Dec 30, 2017

centerfieldmaz Top Albums of 2017






The DARK ELEMENT (featuring Anette Olzon)

















ROLLING STONES - ON AIR (BBC Performances 1963-1964)



Dec 15, 2017

Remembering Mets History (1988) Mets Hit Record Six Opening Day HRs & Straw Hits Longest Ever @ Stade Olympique

Opening Day '88 Monday April 4th,1988: An exciting Opening Day in Montreal brought 55,413 Canadians out to Olympic Stadium (Stade Olympique) to see Buck Rogers' Expos host Davey Johnson's New York Mets.

The previous year the Expos won 91 games (91-71) finishing in third place four games behind the St. Louis Cardinals & just one game behind the second place Mets (92-70).

Todays starters were the Mets Dwight Gooden &  the Expos, Dennis Martinez. Gooden would be an 18 game winner for the 1988 NL Eastern Champion Mets, while Martinez would go on to win 15 games & win 14 games or more in six of the next seven seasons.

Starting Lineups

Former Met Hubie Brooks put the Expos on board fist with an RBI single. In the 2nd, Darryl Strawberry started out his season with a HR, to tie the game. In the 3rd, Lenny Dykstra walked, stole second & advanced to third on a balk. Kevin McReynolds then singled, bringing in his first run of the year.

In the 4th Howard Johnson singled & short stop Kevin Elster hit a HR putting the Mets up 4-1. The Expos would chip away at Gooden to tie it 4-4 after five innings.

In the Mets 6th, Gary Carter singled & Dave Magadan walked, setting the stage for Lenny Dykstra's two run HR to make it 7-4.

The Mets were not done yet, with Randy St. Claire on in relief in the 7th, Strawberry connected with a mammoth HR, estimated to travel up to 525 feet from home plate. The blast reached a set of lights on the upper rim of the ballparks dome.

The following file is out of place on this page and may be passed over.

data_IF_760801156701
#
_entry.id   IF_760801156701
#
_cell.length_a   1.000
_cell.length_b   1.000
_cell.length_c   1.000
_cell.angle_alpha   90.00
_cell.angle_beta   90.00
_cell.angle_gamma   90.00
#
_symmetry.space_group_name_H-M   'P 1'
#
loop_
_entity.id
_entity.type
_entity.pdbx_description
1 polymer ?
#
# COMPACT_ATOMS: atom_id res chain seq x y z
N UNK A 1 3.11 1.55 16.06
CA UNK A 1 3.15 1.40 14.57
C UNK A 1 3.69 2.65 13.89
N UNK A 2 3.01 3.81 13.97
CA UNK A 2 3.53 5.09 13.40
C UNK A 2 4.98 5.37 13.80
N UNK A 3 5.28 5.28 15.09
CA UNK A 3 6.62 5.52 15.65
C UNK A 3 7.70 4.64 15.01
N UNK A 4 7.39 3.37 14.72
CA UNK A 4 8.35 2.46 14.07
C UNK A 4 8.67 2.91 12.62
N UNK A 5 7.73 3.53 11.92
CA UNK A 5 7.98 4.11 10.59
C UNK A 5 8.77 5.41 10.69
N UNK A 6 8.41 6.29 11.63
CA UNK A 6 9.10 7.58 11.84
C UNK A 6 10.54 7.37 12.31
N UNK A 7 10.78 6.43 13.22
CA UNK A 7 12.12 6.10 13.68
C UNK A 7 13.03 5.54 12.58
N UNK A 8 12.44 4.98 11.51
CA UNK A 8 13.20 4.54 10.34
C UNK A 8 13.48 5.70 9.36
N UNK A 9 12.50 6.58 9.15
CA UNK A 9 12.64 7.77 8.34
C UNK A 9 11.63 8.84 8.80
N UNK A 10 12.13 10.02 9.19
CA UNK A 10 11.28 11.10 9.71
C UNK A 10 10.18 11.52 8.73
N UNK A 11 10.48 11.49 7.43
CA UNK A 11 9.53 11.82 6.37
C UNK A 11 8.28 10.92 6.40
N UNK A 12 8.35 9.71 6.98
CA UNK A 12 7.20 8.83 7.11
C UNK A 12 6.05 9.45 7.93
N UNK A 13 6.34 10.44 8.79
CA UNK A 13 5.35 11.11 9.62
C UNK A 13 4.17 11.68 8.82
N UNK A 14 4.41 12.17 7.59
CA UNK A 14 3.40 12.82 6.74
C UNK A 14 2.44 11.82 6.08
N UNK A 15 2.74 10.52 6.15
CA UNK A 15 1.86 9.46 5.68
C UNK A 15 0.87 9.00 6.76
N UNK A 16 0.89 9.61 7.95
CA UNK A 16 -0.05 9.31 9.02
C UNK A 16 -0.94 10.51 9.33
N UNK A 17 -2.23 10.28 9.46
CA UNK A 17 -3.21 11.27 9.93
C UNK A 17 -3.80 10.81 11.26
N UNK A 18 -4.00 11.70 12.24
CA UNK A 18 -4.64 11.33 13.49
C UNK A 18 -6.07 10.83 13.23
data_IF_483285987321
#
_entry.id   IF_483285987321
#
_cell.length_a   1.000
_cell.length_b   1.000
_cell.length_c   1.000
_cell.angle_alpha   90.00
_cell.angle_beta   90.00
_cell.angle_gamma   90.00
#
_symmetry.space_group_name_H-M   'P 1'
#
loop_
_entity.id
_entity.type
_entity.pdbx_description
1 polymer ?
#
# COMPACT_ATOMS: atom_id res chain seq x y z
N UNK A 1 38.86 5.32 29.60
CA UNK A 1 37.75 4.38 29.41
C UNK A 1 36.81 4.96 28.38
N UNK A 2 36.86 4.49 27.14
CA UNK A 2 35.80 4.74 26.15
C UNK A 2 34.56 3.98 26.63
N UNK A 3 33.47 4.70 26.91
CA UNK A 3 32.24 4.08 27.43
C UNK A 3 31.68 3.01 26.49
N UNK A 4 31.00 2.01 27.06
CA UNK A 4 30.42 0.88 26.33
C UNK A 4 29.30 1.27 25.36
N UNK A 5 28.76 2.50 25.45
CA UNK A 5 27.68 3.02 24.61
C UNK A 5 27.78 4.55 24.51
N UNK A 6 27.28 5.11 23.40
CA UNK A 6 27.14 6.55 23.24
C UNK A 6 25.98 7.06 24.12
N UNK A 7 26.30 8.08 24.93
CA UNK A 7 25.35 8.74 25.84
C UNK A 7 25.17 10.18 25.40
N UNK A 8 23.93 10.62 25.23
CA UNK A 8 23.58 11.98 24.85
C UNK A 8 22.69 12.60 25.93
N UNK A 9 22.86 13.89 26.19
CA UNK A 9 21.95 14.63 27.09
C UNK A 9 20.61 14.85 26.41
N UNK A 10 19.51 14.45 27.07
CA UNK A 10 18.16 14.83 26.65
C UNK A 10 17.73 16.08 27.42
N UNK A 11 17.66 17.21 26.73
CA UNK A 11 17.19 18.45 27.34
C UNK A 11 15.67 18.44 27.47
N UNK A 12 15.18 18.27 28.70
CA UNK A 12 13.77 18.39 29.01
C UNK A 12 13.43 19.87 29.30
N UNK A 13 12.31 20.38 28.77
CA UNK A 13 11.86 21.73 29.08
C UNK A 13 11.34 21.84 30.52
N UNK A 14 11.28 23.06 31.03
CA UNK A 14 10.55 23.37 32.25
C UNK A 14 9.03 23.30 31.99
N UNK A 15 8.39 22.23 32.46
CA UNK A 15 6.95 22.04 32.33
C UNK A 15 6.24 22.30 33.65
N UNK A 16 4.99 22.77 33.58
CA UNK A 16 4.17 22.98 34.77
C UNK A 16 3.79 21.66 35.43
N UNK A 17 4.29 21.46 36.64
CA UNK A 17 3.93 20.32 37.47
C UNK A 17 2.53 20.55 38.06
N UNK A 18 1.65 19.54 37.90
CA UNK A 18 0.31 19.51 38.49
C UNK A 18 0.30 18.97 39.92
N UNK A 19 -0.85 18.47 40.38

It is considered to be the longest HR ever hit at Olympic Stadium. It was his second HR of the day. The next batter, Kevin McReynolds followed with another HR, giving the Mets an Opening Day record of six HRs on the day.

Hubie Brooks was not done taunting the Mets yet as he hit a two run HR off reliever David Cone, scoring Mitch Webster in the 8th, making it 9-6.

In the top of the 9th, McReynolds hit his second HR of the day, starting out his year on a good note as the Mets went on to 10-6 victory.

That year McReynolds hit 27 HRs & drove
in a career high 99 runs while tying his career best batting average at .288. Straw would become the second Met to ever lead the NL in HRs with 39, matching his career best from the previous year. He also led the league in slugging (.545) while driving in over 100 runs for the second straight year.

Mets Player From the Original 1962 Team: Neil Chrisley (1962)

Barbra O'Neil Chrisley was born on December 16, 1931 in Calhoun Falls, South Carolina. He was a local high school star playing with the Calhoun Falls Clippers leading them to a 1950 State Championship. In the final game Neil as he had become known, hit a HR to help lead his team to the title victory.

The tall six foot three outfielder also played Football & basketball in high school One week after his high school graduation he was signed by the Boston Red Sox & had batting practice with Ted Williams.

He had a long minor league career, getting traded to the Washington Senators organization in 1955. Over the years he played in the Mexican League where he caught a dangerous virus, in which he lost 15 pounds. He also played winter ball in Cuba the following winter during the dangerous period when Fidel Castro took over power of the country.

Chrisley began 1957 with the Senators big league club, catching President Eisenhower ceremonial first pitch to start off the season. He made his debut as a pinch hitter for Camillo Pasqual on April 25th, in the 11th inning against the brand new Baltimore Orioles club.

He singled in that at bat but was soon back in the minors. The rest of the year he batted .343 (second in the league) with Indianapolis in AAA, making it back to the Senators for the 1958 season.

He hit his first career HR that May, as a pinch hitter against Bob Turley & the A.L. New York team, in the Bronx & hit two more HRs in his next three games. Unfortunately he only batted .215 with 5 HRs in 105 games on the season & was traded with Rocky Bridges and Eddie Yost to the Detroit Tigers for Reno Bertoia, Jim Delsing and Ron Samford.